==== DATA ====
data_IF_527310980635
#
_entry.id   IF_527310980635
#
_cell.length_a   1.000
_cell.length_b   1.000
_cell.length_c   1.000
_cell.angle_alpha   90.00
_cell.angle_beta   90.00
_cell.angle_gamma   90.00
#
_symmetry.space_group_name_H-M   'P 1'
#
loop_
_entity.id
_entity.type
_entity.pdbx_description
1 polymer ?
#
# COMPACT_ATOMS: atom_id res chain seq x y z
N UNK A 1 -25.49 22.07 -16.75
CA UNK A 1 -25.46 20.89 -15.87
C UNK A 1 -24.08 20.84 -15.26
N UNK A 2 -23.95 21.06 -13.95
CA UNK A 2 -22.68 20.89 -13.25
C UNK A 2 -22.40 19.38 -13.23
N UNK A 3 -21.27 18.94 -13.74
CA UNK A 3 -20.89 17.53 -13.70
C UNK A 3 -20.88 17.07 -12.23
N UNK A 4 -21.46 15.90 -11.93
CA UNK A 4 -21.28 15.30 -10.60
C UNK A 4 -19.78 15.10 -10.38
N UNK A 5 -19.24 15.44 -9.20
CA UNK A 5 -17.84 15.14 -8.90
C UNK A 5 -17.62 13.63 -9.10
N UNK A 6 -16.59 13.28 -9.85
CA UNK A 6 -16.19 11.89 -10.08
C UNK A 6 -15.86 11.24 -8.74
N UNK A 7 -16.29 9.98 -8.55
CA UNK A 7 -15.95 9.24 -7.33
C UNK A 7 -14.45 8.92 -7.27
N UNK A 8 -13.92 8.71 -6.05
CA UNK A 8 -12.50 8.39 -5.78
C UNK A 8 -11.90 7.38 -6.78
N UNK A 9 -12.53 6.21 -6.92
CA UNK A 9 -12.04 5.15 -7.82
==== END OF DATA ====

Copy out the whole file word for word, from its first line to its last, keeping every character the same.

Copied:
data_IF_527310980635
#
_entry.id   IF_527310980635
#
_cell.length_a   1.000
_cell.length_b   1.000
_cell.length_c   1.000
_cell.angle_alpha   90.00
_cell.angle_beta   90.00
_cell.angle_gamma   90.00
#
_symmetry.space_group_name_H-M   'P 1'
#
loop_
_entity.id
_entity.type
_entity.pdbx_description
1 polymer ?
#
# COMPACT_ATOMS: atom_id res chain seq x y z
N UNK A 1 -25.49 22.07 -16.75
CA UNK A 1 -25.46 20.89 -15.87
C UNK A 1 -24.08 20.84 -15.26
N UNK A 2 -23.95 21.06 -13.95
CA UNK A 2 -22.68 20.89 -13.25
C UNK A 2 -22.40 19.38 -13.23
N UNK A 3 -21.27 18.94 -13.74
CA UNK A 3 -20.89 17.53 -13.70
C UNK A 3 -20.88 17.07 -12.23
N UNK A 4 -21.46 15.90 -11.93
CA UNK A 4 -21.28 15.30 -10.60
C UNK A 4 -19.78 15.10 -10.38
N UNK A 5 -19.24 15.44 -9.20
CA UNK A 5 -17.84 15.14 -8.90
C UNK A 5 -17.62 13.63 -9.10
N UNK A 6 -16.59 13.28 -9.85
CA UNK A 6 -16.19 11.89 -10.08
C UNK A 6 -15.86 11.24 -8.74
N UNK A 7 -16.29 9.98 -8.55
CA UNK A 7 -15.95 9.24 -7.33
C UNK A 7 -14.45 8.92 -7.27
N UNK A 8 -13.92 8.71 -6.05
CA UNK A 8 -12.50 8.39 -5.78
C UNK A 8 -11.90 7.38 -6.78
N UNK A 9 -12.53 6.21 -6.92
CA UNK A 9 -12.04 5.15 -7.82